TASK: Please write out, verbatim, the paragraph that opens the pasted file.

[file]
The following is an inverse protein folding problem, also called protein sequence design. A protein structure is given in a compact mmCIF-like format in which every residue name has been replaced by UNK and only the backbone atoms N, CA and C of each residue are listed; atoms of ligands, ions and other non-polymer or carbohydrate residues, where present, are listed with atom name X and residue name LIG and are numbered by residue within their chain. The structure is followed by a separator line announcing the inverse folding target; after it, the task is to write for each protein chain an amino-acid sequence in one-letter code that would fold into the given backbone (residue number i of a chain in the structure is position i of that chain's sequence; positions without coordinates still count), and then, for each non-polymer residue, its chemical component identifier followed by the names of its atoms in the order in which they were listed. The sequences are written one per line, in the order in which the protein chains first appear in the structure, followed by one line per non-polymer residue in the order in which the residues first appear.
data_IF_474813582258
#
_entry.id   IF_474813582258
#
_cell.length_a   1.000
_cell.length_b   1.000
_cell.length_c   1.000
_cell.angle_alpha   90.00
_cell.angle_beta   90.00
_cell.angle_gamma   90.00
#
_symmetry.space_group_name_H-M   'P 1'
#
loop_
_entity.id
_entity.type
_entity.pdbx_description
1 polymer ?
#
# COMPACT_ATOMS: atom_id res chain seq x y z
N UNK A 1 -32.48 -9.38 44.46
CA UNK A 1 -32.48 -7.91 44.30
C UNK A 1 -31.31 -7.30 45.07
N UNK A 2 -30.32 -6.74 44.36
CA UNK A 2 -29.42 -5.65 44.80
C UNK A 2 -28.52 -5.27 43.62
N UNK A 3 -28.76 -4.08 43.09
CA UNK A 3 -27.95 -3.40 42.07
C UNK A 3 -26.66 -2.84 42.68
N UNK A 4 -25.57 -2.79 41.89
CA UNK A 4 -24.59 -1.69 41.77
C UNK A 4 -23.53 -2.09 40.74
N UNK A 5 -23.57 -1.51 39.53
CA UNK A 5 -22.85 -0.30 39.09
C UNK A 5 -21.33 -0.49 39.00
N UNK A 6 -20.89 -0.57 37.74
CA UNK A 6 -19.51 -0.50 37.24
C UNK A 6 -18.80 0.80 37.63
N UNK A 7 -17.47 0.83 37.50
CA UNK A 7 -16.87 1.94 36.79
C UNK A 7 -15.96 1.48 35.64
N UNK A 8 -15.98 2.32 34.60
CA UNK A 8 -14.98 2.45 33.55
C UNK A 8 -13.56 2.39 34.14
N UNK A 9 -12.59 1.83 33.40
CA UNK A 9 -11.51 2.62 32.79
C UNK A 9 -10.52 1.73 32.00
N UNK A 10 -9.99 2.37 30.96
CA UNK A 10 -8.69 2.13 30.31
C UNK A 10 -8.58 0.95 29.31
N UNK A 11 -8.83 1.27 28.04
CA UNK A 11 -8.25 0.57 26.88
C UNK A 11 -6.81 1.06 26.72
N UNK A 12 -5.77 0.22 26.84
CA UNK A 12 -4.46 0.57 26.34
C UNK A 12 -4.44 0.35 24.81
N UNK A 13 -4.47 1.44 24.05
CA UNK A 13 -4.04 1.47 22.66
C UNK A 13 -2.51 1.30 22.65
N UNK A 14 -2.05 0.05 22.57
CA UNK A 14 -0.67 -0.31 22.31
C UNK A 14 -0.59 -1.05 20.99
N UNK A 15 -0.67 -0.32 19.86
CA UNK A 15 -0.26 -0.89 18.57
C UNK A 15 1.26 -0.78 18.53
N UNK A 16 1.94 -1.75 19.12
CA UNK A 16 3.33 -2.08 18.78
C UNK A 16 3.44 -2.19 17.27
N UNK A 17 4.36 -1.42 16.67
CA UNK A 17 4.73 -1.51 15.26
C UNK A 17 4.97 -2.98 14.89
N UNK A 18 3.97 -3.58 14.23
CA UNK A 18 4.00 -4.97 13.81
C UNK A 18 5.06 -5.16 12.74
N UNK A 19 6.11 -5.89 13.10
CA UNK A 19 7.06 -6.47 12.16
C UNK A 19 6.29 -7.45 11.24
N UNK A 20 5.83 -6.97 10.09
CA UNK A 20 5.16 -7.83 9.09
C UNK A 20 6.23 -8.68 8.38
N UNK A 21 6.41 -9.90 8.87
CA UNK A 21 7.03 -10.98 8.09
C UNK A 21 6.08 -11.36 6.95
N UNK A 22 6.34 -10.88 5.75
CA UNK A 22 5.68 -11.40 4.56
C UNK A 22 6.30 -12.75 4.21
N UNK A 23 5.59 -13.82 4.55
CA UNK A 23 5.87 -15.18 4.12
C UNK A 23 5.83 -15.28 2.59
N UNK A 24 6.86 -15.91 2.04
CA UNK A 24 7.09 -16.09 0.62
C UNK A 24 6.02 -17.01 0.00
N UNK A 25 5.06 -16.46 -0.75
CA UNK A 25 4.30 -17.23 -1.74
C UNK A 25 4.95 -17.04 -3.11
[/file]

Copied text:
The following is an inverse protein folding problem, also called protein sequence design. A protein structure is given in a compact mmCIF-like format in which every residue name has been replaced by UNK and only the backbone atoms N, CA and C of each residue are listed; atoms of ligands, ions and other non-polymer or carbohydrate residues, where present, are listed with atom name X and residue name LIG and are numbered by residue within their chain. The structure is followed by a separator line announcing the inverse folding target; after it, the task is to write for each protein chain an amino-acid sequence in one-letter code that would fold into the given backbone (residue number i of a chain in the structure is position i of that chain's sequence; positions without coordinates still count), and then, for each non-polymer residue, its chemical component identifier followed by the names of its atoms in the order in which they were listed. The sequences are written one per line, in the order in which the protein chains first appear in the structure, followed by one line per non-polymer residue in the order in which the residues first appear.